• Sixty-five per cent of those provided with assisted death had cancer. Heart disease or strokes were cited in 19 per cent of cases, followed by chronic lung diseases (12 per cent) and neurological conditions like ALS (12 per cent);
  • Just over two per cent of assisted deaths were offered to a newer group of patients: those with chronic illnesses but who were not dying of their condition, with new legislation in 2021 allowing expanded access to MAID.

Documents show that 81 per cent of written applications for MAID were approved.

Thirteen per cent of patients died before MAID could be provided, with almost two per cent withdrawing their application before the procedure was offered.

Four per cent of people who made written applications for medical assistance were rejected. The report says some were deemed ineligible because assessors felt the patient was not voluntarily applying for MAID. The majority of requests were denied because patients were deemed not mentally capable of making the decision.

But other countries with long-established programs reject far more assisted death requests, said Lemmens, citing data that shows 12 to 16 per cent of applicants in the Netherlands are told no.

“It ….may be an indication that restrictions (in my view safeguards) are weaker here than in the most liberal euthanasia regimes,” he wrote in his email to CTV News.

But Marmoreo, who has offered MAID since 2016, sees Canada’s low rejection rate differently.

“It is more like that the right cases are put forward,” she said.

“We have a very good screening process right from the get-go. So before people actually even make a formal request to have assisted dying, they have a lot of information that’s been given to them by the intake….here’s what’s involved in seeking an assisted death, you must meet these eligibility criteria.”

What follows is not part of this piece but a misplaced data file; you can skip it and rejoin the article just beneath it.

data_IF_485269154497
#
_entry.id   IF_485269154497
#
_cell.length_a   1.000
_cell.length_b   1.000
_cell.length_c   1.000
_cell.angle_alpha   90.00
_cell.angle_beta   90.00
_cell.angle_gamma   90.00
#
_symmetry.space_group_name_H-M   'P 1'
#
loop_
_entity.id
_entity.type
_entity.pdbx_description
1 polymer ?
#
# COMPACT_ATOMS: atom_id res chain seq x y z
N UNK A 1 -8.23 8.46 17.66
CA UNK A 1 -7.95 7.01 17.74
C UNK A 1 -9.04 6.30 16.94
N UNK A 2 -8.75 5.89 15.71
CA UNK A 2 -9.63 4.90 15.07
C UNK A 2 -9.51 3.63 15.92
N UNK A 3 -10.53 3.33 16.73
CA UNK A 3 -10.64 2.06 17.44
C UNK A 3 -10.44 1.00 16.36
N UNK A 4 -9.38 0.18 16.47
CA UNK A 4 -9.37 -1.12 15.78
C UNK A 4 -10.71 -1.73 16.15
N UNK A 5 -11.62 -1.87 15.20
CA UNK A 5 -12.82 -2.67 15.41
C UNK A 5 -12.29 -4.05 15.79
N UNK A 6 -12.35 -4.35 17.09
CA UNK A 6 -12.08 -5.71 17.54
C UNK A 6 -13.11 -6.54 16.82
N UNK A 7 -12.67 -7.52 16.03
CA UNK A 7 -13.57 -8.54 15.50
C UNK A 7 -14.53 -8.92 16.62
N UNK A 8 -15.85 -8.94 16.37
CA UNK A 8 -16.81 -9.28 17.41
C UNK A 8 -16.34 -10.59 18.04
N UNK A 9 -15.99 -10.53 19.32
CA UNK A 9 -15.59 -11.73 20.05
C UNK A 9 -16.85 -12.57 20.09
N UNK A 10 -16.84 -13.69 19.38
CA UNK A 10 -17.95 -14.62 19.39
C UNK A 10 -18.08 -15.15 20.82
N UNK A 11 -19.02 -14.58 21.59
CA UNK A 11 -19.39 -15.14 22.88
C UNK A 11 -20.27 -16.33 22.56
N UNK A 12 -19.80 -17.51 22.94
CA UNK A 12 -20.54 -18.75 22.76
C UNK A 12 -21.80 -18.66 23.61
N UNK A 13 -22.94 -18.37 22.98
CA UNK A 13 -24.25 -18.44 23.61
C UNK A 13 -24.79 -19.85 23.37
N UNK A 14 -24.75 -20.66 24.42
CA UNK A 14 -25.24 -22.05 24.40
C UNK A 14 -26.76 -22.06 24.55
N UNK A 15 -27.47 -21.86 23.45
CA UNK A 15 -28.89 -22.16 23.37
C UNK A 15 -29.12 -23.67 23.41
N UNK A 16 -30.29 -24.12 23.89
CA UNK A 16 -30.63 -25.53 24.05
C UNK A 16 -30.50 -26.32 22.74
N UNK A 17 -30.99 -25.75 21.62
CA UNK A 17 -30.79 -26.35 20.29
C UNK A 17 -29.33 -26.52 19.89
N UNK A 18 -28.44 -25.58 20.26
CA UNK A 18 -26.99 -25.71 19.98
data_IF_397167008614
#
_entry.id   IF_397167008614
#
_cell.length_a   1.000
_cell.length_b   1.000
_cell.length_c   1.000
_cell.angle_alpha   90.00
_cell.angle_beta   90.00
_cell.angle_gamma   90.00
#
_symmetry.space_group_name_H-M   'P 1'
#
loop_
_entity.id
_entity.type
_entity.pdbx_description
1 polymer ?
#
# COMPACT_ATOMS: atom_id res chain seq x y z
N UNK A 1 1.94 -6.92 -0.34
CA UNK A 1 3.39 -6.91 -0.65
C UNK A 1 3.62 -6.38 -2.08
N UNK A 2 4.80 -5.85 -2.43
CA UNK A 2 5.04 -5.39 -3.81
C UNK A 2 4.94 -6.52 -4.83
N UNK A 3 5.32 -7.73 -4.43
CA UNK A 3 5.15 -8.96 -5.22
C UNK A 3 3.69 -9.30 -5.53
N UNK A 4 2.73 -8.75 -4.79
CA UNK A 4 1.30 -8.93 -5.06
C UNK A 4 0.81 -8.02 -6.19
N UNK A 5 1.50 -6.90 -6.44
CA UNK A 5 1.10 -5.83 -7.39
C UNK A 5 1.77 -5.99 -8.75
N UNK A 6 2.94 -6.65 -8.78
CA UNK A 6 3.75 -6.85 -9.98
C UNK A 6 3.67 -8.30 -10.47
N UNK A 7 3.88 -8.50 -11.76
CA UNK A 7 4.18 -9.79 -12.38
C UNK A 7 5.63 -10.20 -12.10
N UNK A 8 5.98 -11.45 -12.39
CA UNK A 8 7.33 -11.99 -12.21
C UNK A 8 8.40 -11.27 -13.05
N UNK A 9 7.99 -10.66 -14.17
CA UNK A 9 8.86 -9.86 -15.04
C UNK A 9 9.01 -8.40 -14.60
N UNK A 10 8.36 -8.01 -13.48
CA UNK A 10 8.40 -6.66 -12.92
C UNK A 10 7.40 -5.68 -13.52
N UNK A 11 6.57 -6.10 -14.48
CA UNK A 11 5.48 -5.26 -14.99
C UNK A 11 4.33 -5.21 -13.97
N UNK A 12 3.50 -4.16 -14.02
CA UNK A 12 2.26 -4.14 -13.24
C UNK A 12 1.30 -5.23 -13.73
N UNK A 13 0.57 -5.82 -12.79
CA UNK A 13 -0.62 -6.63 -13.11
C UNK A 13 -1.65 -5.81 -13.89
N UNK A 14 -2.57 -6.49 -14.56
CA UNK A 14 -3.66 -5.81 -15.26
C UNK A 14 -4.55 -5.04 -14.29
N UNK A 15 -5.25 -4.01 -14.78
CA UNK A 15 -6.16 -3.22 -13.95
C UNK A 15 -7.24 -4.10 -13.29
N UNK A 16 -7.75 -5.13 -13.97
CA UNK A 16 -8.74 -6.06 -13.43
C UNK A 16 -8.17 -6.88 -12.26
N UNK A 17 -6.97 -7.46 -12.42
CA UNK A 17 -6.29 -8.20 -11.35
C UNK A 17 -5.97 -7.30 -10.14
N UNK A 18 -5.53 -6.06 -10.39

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B.C. ‘clear’ there’s not enough housing as Vancouver encampment ordered dismantled

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VANCOUVER — British Columbia’s acting attorney general says the province was “clear” with Vancouver officials that the Crown corporation responsible for subsidized housing does not have enough spaces available for people who are being told to dismantle their tents along a street in the city’s Downtown Eastside.

Murray Rankin, who is also the minister responsible for housing, says housing is a human right, and the “deeply concerning scenes from Hastings Street demonstrate how much more work we have to do to make that a reality for everyone in our communities.”

Rankin in a statement Friday says BC Housing has accelerated efforts to secure new housing for encampment residents including pursuing new sites to lease or buy and expediting renovations on single-room occupancy units as they become vacant.

He says BC Housing is aiming to make a “limited number” of renovated units available next week, with more opening later in the fall.

Vancouver fire Chief Karen Fry ordered tents set up along Hastings Street sidewalks dismantled last month, saying there was an extreme fire and safety risk.

Police blocked traffic Tuesday as city staff began what’s expected to be a weeks-long process of dismantling the encampment but little had changed by the end of the week with most residents staying put, saying they have nowhere to go.

The city has said staff plan to approach encampment residents with “respect and sensitivity” to encourage the voluntary removal of their tents and belongings.

Community advocacy groups, including the Vancouver Area of Drug Users and Pivot Legal Society, have said clearing the encampment violates a memorandum of understanding between the city, the B.C. government and Vancouver’s park board, because people are being told to move without being offered suitable housing.

The stated aim of the agreement struck last March is to connect unsheltered people to housing and preserve their dignity when dismantling encampments.

The City of Vancouver may enforce bylaws that prohibit structures on sidewalks “when suitable spaces are available for people to move indoors,” it reads.

The province is not involved in the fire chief’s order or the enforcement of local bylaws, which prohibit structures on sidewalks, but it is “bringing all of BC Housing’s resources to bear to do what we can to secure housing for people, Rankin said.